Published: Tue, September 11, 2018
Sci-tech | By Spencer Schmidt

Hurricane Florence looks absolutely wild from the International Space Station

Hurricane Florence looks absolutely wild from the International Space Station

- Hurricane Florence has continued to rapidly intensify, now reaching Category 4 storm strength as it closes in on the Carolinas.

To the east, Hurricanes Isaac and Helene (far right) are seen in the Atlantic Ocean. It is moving to the west-northwest at 17 miles per hour.

Heavy rain could cause severe flooding throughout the region.

If or when hurricane Florence does make it to the US coastline it could do so as a major hurricane, as intensity forecasts show Florence reaching a higher storm category again.

It's too early to know the exact path of Florence, but forecasters said it could blow ashore along a stretch of the U.S. East Coast that experts have already identified as the most vulnerable to rising sea levels due to climate change. Georgia, West Virginia, Maryland, the District of Columbia, Delaware, New Jersey, southern Pennsylvania, and eastern Tennessee, Kentucky, and OH could also see strong winds.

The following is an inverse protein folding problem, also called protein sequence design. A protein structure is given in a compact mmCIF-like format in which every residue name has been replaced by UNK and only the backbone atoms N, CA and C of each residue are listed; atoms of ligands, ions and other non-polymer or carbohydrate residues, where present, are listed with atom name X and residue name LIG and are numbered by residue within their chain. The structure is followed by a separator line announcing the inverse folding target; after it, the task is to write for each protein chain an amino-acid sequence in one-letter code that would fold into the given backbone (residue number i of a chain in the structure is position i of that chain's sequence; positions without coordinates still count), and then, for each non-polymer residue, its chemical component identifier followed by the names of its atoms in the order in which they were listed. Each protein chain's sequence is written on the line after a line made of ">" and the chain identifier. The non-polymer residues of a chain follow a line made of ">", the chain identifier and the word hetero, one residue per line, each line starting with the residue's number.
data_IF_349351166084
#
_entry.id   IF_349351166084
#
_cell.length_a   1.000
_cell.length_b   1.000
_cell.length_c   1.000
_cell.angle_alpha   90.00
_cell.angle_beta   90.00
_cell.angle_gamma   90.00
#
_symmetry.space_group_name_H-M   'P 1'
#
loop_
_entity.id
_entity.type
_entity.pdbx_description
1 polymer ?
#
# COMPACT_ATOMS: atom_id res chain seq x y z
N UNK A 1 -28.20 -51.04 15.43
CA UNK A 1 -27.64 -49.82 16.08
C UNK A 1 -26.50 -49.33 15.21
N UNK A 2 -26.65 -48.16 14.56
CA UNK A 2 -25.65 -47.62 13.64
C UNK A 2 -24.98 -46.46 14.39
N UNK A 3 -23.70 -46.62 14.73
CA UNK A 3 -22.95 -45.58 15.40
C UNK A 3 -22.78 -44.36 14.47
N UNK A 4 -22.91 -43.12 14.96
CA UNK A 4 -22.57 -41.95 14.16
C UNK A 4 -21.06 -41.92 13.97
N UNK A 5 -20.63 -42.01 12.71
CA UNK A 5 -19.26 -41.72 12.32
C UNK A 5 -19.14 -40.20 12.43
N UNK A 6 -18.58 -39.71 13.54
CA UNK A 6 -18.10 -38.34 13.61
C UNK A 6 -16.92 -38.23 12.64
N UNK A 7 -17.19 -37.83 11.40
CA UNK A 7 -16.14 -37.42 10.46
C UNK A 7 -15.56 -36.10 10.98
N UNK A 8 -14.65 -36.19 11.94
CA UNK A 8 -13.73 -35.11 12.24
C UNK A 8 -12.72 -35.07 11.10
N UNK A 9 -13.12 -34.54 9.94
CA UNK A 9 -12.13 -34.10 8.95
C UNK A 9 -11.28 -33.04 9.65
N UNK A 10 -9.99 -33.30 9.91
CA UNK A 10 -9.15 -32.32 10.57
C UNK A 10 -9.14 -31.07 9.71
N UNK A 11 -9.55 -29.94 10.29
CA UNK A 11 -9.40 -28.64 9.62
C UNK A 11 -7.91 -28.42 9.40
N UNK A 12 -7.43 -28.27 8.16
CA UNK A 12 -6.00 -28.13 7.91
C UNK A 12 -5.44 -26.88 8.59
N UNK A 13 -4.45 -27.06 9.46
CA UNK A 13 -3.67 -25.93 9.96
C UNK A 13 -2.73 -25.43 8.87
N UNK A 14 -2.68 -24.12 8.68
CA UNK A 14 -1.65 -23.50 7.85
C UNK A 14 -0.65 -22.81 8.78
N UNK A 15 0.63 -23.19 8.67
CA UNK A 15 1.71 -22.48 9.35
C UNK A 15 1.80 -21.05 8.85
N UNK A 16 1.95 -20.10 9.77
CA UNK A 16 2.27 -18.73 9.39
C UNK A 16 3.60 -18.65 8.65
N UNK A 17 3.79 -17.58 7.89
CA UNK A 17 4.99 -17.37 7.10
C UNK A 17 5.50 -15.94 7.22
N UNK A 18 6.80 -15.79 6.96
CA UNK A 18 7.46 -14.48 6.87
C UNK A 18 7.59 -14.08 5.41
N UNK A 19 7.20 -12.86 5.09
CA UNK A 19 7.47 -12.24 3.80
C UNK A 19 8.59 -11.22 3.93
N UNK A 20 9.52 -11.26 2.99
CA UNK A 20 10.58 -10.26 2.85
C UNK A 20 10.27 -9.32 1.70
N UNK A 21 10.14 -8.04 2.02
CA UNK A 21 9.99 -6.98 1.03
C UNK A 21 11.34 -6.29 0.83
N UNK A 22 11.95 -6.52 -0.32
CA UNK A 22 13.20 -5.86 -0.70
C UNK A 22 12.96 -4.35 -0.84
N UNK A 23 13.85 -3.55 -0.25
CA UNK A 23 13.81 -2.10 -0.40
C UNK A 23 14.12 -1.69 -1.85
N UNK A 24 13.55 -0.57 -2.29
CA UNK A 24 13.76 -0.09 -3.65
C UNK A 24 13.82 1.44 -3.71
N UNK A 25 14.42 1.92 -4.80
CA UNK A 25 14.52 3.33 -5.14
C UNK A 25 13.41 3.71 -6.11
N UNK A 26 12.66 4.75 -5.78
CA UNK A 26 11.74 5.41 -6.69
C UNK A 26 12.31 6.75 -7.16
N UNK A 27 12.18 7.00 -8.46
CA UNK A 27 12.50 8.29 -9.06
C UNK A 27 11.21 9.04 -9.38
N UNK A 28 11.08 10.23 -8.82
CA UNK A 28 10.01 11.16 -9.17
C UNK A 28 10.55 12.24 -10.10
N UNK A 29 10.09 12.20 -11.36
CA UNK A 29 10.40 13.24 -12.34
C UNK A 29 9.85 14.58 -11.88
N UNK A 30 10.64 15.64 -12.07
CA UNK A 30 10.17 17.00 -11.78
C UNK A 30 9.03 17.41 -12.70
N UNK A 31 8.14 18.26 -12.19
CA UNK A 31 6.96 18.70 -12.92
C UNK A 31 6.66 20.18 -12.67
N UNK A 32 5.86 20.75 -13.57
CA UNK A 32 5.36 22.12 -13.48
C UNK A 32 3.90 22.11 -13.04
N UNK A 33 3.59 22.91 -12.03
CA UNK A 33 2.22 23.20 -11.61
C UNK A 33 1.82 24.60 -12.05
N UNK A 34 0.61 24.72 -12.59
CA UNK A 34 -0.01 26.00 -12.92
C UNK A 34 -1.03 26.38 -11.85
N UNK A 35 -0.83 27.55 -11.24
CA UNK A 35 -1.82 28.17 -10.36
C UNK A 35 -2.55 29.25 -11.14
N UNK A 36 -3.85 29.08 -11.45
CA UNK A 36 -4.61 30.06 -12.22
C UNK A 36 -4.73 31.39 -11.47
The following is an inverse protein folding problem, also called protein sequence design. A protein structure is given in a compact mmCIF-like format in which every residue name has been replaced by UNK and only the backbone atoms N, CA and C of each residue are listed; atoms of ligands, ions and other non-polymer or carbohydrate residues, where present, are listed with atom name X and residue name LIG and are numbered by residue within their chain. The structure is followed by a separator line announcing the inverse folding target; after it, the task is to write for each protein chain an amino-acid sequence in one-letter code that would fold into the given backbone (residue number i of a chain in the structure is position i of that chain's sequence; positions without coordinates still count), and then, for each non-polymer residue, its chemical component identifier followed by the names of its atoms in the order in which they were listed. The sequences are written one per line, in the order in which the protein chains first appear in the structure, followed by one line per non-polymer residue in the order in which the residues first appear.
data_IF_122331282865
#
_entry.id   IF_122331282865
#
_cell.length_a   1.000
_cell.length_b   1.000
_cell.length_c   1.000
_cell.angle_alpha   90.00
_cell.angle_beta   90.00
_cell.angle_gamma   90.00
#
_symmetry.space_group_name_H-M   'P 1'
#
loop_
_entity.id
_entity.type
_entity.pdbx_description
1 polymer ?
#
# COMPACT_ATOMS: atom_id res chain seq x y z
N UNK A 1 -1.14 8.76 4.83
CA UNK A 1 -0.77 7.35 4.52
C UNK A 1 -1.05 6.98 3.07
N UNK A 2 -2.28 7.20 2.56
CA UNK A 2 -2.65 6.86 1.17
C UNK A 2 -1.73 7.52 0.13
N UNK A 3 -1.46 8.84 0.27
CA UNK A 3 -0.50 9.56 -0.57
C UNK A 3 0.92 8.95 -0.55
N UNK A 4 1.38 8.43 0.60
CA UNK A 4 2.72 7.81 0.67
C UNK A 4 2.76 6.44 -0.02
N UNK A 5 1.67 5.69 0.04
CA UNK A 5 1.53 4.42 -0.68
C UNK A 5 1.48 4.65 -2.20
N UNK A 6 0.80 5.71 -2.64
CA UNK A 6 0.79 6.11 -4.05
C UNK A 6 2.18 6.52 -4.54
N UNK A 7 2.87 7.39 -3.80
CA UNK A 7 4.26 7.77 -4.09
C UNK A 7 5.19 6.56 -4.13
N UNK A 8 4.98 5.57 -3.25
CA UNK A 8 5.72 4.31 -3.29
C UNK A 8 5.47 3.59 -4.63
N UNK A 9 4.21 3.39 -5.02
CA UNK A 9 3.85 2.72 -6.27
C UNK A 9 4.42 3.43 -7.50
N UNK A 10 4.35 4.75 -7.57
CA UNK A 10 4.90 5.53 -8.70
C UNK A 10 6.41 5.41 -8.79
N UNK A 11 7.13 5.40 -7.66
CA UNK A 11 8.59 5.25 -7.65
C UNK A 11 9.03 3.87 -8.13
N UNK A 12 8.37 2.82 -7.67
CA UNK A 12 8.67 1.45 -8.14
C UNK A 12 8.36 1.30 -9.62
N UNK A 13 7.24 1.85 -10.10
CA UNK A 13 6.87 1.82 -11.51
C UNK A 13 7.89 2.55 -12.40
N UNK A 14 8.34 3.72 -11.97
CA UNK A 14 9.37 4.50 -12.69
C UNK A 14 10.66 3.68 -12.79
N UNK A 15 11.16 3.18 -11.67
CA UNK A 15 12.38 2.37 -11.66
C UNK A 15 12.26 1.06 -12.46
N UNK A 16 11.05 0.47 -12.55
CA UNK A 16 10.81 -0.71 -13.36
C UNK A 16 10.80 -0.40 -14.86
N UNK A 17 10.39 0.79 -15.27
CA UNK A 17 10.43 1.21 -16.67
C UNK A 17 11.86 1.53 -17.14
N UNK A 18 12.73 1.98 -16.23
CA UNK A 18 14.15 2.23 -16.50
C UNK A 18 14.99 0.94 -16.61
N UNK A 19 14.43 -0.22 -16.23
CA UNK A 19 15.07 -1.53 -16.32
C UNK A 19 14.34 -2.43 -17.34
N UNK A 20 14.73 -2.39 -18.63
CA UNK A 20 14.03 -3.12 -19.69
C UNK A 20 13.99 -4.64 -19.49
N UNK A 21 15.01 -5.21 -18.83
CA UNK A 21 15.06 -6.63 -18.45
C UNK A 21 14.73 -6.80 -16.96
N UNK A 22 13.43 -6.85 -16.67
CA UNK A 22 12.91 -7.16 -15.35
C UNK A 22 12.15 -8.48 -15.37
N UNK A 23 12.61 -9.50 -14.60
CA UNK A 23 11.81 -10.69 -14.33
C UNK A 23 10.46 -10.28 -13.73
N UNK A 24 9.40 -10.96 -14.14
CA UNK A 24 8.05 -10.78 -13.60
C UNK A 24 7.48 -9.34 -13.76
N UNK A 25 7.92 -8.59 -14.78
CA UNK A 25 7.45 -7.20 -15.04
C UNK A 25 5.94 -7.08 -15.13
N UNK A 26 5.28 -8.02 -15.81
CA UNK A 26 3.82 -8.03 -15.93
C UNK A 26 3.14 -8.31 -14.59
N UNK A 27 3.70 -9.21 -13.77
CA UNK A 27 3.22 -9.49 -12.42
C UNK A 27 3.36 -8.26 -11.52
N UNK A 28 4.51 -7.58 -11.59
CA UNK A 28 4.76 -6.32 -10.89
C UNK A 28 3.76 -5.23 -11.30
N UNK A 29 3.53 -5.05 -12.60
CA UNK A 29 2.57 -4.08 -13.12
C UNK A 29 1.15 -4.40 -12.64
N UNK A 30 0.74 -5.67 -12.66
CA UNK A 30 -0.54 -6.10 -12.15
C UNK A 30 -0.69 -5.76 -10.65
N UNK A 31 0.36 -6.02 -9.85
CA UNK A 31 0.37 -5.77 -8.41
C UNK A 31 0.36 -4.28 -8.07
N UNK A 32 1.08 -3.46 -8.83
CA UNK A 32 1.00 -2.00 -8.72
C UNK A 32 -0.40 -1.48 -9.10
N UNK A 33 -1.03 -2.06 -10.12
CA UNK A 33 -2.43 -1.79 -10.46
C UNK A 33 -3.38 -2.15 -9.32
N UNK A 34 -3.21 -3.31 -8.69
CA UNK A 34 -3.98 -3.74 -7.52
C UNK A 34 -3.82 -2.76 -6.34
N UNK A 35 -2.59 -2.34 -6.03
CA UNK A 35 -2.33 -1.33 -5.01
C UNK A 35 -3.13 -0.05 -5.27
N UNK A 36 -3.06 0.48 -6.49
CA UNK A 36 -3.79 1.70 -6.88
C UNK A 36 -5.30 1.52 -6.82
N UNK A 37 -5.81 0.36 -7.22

In its 11 p.m. Sunday advisory, the National Hurricane Center upgraded Tropical Storm Isaac to a Category 1 hurricane, with winds of almost 75 miles per hour.

Here are the 5 AM EDT Key Messages for Hurricane #Florence.

Hurricane Florence is now a Category 2 storm and is still forecast to slam into the southeastern United States.

The coast can expect tropical storm-force winds as early as Wednesday night and likely Thursday morning, with the highest probability of winds in the Carolinas.

It's not just North Carolina that is "taking Hurricane Florence seriously", either, in SC and Virginia residents have also declared states of emergency following the updates on the storm. No doubt evacuation orders will continue over the next few days for cities and town up and down the Coastline in those areas. North Carolina seems to be the state that could bear the brunt of the winds, along with SC and parts of southern Virginia.

Virginia Governor Ralph Northam's office described Florence as possibly the state's "most significant hurricane event in decades", and warned of "catastrophic inland flooding, high winds and possible widespread power outages".

All government services will remain in operation tomorrow as Hurricane Florence passes to the south of the island.

Florence is one of three hurricanes in the Atlantic Ocean, along with Helene and Isaac.

Risky storms are also threatening parts of the the Pacific Ocean.

The storm became a hurricane Sunday morning.

The storm was moving west-northwest at around nine miles per hour, and was forecast to drench a large swath of the US East Coast running from northern Florida to New Jersey. "We have already began mobilizing our assets to respond accordingly, and we are here for you!"

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